Lifestyle

What impact is conflict having on our children?

Resilient as children may be, evidence from science increasingly demonstrates how sensitive and absorbent their brains are. An article in The Scientific American reports on research at the University of Oregon where MRI scans found “that infants from families who reported more than the usual levels of conflict in the home were more sensitive to aggressive or angry voices. While asleep, these babies had an uptick in brain activity in response to sentences read in an angry tone of voice, with most of the activity clustered in the parts of the brain responsible for regulating emotions and stress.“  Rather than making these children more resilient, exposure to conflict makes them more vulnerable. They are more easily distressed and have greater difficulty being soothed. Long term, this can lead to mood instability and adult problems with impulsiveness, anger management and misreading of environmental cues. These problems then lead to problems as a result of poor decision making that affect work and love relationships.

Although it is easy to see that violent angry conflict between parents can harm children it may not be so obvious that lower level poorly resolved conflict damages them. Children are like seismographs that study the underground activity of parental relationships, just like experts study earthquake activity.  We shouldn’t be blind to what may seem more mundane harms to children when parents conflict or have poor relationship quality. Even when there isn’t physical violence between parents, words, gestures and neglect have similar impacts.  What’s tragic here is that most of these harms are preventable.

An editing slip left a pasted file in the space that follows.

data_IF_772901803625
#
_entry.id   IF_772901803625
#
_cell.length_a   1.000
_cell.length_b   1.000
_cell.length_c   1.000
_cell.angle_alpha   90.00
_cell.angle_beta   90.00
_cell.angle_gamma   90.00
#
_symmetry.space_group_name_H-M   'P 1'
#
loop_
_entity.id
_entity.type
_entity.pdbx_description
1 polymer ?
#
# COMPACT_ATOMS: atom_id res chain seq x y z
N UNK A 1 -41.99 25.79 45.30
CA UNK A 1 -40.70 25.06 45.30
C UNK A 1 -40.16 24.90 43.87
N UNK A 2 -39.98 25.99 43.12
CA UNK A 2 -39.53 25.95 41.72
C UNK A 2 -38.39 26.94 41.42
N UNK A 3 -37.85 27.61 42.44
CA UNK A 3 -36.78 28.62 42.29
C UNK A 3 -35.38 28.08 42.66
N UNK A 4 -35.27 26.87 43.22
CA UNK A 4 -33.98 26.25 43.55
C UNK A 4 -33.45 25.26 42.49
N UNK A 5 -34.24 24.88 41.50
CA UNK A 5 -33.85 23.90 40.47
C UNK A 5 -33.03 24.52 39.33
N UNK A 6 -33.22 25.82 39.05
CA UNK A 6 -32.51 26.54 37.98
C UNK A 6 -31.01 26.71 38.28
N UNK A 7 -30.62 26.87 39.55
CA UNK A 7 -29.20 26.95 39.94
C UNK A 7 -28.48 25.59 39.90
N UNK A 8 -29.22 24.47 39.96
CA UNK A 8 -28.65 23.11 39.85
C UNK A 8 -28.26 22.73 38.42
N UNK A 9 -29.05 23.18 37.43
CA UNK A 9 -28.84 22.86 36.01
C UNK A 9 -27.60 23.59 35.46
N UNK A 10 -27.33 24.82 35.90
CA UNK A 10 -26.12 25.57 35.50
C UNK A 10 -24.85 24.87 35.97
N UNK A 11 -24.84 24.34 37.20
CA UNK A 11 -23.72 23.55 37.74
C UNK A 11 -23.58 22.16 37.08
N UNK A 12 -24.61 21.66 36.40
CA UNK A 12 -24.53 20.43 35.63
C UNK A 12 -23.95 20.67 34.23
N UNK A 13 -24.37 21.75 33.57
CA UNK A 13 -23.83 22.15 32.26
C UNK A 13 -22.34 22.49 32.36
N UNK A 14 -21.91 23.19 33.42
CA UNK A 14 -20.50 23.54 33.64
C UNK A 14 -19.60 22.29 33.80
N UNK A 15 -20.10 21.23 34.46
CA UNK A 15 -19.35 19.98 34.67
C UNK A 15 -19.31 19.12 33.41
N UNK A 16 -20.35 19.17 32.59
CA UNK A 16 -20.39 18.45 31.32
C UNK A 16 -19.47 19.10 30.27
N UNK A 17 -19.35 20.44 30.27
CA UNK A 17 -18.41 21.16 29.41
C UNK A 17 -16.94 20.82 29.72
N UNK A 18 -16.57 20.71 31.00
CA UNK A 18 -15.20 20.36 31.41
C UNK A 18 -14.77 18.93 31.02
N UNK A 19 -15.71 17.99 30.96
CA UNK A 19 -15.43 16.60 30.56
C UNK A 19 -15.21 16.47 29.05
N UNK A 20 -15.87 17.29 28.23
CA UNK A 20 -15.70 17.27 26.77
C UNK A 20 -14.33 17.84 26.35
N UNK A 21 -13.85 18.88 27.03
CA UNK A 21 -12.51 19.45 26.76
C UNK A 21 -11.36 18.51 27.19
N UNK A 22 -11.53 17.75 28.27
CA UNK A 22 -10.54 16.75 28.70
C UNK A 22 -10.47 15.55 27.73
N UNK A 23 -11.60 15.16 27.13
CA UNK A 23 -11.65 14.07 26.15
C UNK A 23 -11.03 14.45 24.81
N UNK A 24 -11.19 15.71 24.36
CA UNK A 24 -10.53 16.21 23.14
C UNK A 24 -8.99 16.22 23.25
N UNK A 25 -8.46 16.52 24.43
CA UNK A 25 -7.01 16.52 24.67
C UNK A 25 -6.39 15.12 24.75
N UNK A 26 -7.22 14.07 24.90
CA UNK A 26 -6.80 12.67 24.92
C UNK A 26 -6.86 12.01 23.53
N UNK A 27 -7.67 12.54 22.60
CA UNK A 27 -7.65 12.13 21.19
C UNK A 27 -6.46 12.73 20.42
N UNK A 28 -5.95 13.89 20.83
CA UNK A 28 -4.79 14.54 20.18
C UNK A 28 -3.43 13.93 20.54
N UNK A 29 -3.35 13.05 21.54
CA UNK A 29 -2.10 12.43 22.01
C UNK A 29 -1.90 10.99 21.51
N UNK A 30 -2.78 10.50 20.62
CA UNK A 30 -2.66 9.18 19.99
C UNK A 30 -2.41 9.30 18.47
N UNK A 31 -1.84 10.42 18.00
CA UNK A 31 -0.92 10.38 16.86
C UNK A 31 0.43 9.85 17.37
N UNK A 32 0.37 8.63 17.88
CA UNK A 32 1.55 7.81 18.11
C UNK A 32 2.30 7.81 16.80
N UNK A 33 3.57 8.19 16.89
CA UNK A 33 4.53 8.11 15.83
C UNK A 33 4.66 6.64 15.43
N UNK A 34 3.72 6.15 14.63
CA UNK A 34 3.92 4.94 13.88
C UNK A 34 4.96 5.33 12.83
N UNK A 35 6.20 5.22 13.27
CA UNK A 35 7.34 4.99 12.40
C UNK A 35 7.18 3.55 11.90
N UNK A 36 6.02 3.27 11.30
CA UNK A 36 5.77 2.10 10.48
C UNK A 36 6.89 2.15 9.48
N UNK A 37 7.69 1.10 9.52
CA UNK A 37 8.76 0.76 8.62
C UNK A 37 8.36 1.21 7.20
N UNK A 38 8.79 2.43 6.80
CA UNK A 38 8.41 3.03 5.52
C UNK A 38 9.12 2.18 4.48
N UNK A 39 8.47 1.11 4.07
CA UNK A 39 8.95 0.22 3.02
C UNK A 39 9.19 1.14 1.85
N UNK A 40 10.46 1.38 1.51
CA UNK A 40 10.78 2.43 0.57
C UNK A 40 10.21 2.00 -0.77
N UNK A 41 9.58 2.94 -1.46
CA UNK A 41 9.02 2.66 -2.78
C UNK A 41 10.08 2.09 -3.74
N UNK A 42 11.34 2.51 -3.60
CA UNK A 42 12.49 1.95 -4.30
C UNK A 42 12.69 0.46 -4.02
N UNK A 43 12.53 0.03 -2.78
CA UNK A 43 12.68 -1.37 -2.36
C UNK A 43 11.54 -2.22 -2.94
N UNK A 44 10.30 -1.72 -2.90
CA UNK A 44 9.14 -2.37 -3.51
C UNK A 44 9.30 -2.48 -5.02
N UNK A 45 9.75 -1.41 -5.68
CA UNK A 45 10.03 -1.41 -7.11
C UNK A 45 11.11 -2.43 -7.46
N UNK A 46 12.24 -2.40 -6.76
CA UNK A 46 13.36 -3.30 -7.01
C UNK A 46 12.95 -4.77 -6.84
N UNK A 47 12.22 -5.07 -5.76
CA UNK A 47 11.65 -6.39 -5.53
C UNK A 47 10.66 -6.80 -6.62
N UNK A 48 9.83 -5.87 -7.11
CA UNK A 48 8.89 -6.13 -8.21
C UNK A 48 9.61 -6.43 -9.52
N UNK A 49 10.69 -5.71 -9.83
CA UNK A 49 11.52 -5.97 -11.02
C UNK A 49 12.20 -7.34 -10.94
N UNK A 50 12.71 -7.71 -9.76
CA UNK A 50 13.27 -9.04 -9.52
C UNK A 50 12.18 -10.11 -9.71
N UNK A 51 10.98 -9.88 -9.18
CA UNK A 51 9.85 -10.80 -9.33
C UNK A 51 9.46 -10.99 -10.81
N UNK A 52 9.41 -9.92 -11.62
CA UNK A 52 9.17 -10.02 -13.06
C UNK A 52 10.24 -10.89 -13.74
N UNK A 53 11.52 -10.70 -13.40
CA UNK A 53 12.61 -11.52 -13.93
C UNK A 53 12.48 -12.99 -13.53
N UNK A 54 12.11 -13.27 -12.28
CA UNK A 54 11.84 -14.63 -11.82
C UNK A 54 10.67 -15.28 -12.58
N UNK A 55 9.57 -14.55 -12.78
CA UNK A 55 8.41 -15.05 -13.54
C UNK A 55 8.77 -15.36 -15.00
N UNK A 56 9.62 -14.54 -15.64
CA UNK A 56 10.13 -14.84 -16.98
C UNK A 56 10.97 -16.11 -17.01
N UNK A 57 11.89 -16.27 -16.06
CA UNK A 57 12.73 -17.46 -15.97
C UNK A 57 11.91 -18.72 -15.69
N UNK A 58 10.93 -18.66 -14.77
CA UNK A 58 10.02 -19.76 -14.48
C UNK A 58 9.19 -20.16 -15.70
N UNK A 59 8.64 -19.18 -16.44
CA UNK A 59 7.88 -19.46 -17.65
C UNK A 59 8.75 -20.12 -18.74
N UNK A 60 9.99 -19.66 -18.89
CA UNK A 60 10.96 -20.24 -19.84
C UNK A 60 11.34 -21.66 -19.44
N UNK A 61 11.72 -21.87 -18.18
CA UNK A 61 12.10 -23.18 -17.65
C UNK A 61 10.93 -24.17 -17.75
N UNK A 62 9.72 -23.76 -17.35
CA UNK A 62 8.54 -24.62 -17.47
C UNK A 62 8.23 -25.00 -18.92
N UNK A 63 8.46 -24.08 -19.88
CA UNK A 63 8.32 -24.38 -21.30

Chilliwack has a number of resources that help with this problem. For instance, our schools pay a great deal of attention to social-emotional development, from kindergarten to Grade 12 emphasizing respectful relationships. Chilliwack also has Ann Davis Transition Services. It goes beyond the traditional mandate of women in transition assisting both men and women with anger management, stress reduction, mental health problems, marriage and separation. We have an active early years committee of the Chilliwack Child and Youth Committee dedicated to building support systems for families of children birth to five. I was at a meeting of Chilliwack City Council recently and was impressed with the warm, respectful tone of our mayor to all who were presenting or giving input at the meeting.  We have many public supports to civility and gentleness in relationships in this community. The question is, how do we insure this level of civil discourse is imported into our daily family life?

You will have read ads in this paper for The Couples’ Boot Camp. These courses teach parents how to relate in ways that help them meet their needs and provide great models for their kids. Several communities of faith support this work and refer couples to it.  The Couples’ Boot Camp teaches parents the skill of listening with empathy, how to resolve conflict healthily and to decipher the codes we use for communicating our needs.

It’s surprising that these skills aren’t mandatory for anyone having children because they provide another opportunity for parents to learn ways for interacting that will lower stress in family environments.

As much as we can keep young brains from worrying about conflict between the big people around them, the more their minds are free to be curious about the mysteries and beauty that surround us. And this is how it should be!

 

Dr. Rob Lees is the Community Psychologist for the Ministry of Children and Family Development, in Chilliwack.

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